Fragments & Buxus

W.H. Auden: “words have no words for words that are not true.” 
E. Jabes: “In the middle of words is the void through which they escape.”  

How painful my heart ticks itself through every desolate road I’ve crossed. Heart, you beat through my chest with the esteem of a locomotive.  

The word for “spirit” in Hebrew is the same as the word “wind.” Lovely. 

I always imagine myself in various places, in various periods of time, in various weather patterns, and just the other evening I imagined myself at night filling a water gun full of honey and aiming it towards the moon, already yellow on the horizon (“a yellow skull”). An overwrought imagination as if from the Middle Ages. A ghost that complains of being unburied. Mozart plucking prayers from the air, sculpting them into unquiet constructions. A reason to feel human: textures of twists, silent potency, balderdash—a midcentury shape of a large scale; “the secret of modern life fore-shadowed” (Gautier) or the opposite in essence: the way “Lady of Shalott” was “half-sick of shadows”—cataracts counter-acted, running down the cheeks of the once blind woman. Re-birth’d; no sound, no screaming. A new birth where I’m born into fabric on a Nympheus print or Melilla in indigo blue and silvery gold texture. Feeling out-of-place, abnormal “in a vintage sort of way” or like a tiger shark let loose in a swimming pool full of party-seals. What, say, is easier on the eyes than keeping them closed? 

I must be in the silent minority. No effete snobs or superlicious sophisticates here! I admit to viewing “House Wives of Orange County” for a brief (painful) spell—felt like watching a Kodak commercial—felt like soaking one’s hands in dirty dish water: all of these little men running around in gray golfing attire with perky, big-breasted (silicone?) wives doing the Electric Slide through their extravagant kitchens with overly-cozy connotations. Ah, a silent minority, like winter’s white-plaster mirror; “what artists call a French gray.” A French gray eats away the evening, like serving spareribs to a pack of wolves; monstrous like disappointed husbands and wives. 

There is no such as “nothingness” (outside of space/universe, granted, for the Universe, collectively, is a Something. Our minds, like the universe, expanding). Nothingness derives from man-made philosophies. Everything is a Something. Perhaps it is simply that doubt, fear, etc. gives a means for the “idea” of nothingness? like the atheist that feels that life has little meaning and zero value? or, the idea that we are merely existing only “in the now” “in the present” and that human beings are mere flesh and bones and that, ultimately, we are to simply perish as our Complete Finality? If be the case, however, then the purpose of life is essentially insignificant and we are simply ‘being’ as, well, Beings. There are quite a-many in various communities that would have believe that the earth and humanity are the result of time, chance and energy. This, of course, means that God does not exist as a personal, infinite being. This also means that nothing is significant or absolute. If this were true, there would be no meaning to life! There would instead be only accidental mechanical functions. We were not accidents of “physical laws” but instead we were created.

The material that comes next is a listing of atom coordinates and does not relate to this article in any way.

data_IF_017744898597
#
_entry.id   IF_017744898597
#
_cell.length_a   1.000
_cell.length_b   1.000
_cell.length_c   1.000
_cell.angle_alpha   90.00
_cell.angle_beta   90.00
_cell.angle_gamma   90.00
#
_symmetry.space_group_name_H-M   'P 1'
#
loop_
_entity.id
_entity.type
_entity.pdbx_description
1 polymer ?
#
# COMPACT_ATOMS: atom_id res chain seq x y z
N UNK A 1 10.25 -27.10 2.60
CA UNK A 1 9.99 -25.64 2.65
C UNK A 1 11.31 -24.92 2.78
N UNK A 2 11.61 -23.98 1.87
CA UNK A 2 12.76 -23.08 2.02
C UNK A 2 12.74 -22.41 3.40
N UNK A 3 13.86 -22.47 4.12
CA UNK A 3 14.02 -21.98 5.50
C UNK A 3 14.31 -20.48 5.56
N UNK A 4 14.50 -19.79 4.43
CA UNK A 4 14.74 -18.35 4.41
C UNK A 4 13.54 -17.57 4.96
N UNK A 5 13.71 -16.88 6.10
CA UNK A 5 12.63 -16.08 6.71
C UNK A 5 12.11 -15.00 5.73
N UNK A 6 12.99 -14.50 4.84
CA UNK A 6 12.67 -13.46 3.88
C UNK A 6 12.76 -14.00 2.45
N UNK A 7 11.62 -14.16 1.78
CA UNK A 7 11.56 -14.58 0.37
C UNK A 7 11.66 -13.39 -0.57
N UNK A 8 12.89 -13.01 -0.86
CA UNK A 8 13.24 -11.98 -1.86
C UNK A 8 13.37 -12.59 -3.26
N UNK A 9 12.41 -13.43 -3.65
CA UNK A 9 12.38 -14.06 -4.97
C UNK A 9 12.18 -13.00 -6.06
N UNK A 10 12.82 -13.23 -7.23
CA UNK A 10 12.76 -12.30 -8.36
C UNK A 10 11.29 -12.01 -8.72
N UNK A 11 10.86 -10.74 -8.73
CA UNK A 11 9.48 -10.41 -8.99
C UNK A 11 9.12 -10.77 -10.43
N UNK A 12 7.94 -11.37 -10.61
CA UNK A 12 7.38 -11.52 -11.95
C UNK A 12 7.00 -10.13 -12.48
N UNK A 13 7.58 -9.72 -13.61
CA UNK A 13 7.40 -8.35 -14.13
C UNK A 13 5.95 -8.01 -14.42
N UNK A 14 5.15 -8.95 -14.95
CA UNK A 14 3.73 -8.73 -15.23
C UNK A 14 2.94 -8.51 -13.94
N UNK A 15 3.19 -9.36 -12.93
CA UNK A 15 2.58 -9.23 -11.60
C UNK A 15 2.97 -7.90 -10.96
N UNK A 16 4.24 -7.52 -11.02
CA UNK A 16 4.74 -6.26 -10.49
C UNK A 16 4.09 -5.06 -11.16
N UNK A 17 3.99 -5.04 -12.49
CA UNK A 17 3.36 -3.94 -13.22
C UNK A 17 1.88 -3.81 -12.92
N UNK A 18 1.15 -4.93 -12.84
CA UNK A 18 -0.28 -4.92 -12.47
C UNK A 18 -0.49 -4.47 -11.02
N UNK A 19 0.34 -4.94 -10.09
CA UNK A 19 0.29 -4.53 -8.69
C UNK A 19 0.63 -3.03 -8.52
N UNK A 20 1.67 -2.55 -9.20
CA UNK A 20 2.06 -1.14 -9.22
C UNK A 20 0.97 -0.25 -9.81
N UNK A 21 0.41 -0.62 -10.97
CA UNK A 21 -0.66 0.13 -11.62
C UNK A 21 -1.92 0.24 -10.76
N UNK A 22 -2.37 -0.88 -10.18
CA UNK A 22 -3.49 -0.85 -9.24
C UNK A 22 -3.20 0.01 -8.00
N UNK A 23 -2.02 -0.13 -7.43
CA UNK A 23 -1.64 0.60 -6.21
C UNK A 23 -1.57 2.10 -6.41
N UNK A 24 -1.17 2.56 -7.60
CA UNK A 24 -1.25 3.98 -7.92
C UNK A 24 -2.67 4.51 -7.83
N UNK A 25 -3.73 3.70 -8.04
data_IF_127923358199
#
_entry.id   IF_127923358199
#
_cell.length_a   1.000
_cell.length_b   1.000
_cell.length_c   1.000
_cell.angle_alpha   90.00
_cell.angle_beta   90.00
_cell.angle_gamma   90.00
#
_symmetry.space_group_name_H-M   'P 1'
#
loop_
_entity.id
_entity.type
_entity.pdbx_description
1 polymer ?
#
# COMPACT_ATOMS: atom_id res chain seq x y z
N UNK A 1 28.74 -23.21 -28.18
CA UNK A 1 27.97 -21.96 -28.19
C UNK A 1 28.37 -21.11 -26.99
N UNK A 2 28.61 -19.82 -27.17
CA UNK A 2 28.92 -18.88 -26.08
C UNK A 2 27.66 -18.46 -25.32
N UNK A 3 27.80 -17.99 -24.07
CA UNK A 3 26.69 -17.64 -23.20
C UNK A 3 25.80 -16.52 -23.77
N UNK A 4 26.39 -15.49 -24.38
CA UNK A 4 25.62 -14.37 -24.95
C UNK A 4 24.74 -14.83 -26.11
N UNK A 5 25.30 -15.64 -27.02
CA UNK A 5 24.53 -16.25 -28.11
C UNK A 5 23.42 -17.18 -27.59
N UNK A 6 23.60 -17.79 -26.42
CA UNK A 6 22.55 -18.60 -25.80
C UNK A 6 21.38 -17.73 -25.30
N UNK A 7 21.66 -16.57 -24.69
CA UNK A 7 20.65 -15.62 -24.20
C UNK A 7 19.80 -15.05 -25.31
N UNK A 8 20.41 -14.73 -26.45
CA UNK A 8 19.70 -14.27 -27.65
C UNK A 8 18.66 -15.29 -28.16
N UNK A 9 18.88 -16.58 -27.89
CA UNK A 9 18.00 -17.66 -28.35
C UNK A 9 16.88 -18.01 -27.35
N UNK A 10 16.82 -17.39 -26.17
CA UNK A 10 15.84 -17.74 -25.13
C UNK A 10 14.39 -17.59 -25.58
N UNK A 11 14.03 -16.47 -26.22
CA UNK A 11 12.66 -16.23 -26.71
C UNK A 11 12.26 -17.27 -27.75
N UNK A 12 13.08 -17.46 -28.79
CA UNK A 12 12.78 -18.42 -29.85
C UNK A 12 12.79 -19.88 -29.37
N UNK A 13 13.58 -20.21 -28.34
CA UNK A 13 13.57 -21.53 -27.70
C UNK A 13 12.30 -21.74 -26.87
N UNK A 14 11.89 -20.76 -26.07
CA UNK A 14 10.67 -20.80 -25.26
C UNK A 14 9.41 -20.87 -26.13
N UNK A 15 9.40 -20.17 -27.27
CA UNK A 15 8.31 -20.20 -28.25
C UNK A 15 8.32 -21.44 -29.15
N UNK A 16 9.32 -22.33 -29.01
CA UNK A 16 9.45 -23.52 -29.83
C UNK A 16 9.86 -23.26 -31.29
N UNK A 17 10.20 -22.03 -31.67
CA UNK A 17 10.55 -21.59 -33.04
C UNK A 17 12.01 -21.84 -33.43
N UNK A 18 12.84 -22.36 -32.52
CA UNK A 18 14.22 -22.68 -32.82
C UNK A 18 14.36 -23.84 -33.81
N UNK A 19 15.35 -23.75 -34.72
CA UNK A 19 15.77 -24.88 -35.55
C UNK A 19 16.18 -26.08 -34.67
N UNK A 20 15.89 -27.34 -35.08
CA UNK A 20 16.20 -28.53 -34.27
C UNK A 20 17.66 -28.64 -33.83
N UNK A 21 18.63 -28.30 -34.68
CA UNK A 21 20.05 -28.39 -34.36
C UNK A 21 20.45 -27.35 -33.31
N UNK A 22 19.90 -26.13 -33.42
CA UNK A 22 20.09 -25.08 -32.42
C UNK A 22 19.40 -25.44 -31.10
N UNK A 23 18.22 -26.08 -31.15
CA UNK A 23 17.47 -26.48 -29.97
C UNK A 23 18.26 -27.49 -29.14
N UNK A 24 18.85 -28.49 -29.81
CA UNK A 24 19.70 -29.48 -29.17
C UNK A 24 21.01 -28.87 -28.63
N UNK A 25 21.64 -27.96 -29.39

A poem: 

Squeeze the shadow—let it crouch near you.
We’re all just moving pictures passing along;
perhaps the way a child looks at a ferris wheel.
I'm a water-colored merry-go-round: my ribs,
the nexus of another breath. 


It’s safe to say that Sherlock Holmes was never trained to be an observant and thorough as he is—never trained to find needles in haystacks, for seemingly, Sherlock Holmes is the haystack! He simply picks ‘n’ chooses as they come, at ease; what better way to attack the developments than to observe the unordinary in the ordinary and vice-versa? 

Knut Hamsun: “. . . truth telling is unselfish inwardness.” All of these people tell you what people are ‘not’ rather than informing you what they ‘are’ or can ‘become.’ “So tall and quiet like a king.” 


Interesting ditty here:
“If the room is stuffy, and I therefore open a window to air it, and a burglar climbs in, it would be absurd to say, ‘Ah, now he can stay, she’s given him a right to the use of her house—for she is partially responsible for his presence there, having voluntarily done what enabled him to get in, in full knowledge that there are such things as burglars, and that burglars burgle.’ It would be still more absurd to say this if I had the bars installed outside my windows, precisely to prevent burglars from getting in, and a burglar got in only because the defect of the bars. It remains equally absurd if we imagine it is not a burglar who climbs in, but an innocent person who blunders or falls in. Again, suppose it were like this: people-seeds drift about in the air like pollen, and if you open your windows, one may drift in and take root in your carpets or upholstery. You don’t want children, so you fix up your windows with fine mesh screens, the very best you can buy. As can happen, however, and on very, very rare occasions does happen, one of the screens is defective; and a seed drifts in and takes root. Does the person-plant who now develops have a right to the use of your house? Surely not—despite the fact that you voluntarily opened your windows, you knowingly kept carpets and upholstered furniture, and you knew that screens were sometimes defective. Someone may argue that you are responsible for its rooting, that it does have a right to your house, because after all you could have lived out your life with bare floors and furniture, or with sealed windows and doors. But this won’t do—for by the same token anyone can avoid a pregnancy due to rape by having a hysterectomy, or anyway by never leaving home with a (reliable!) army.”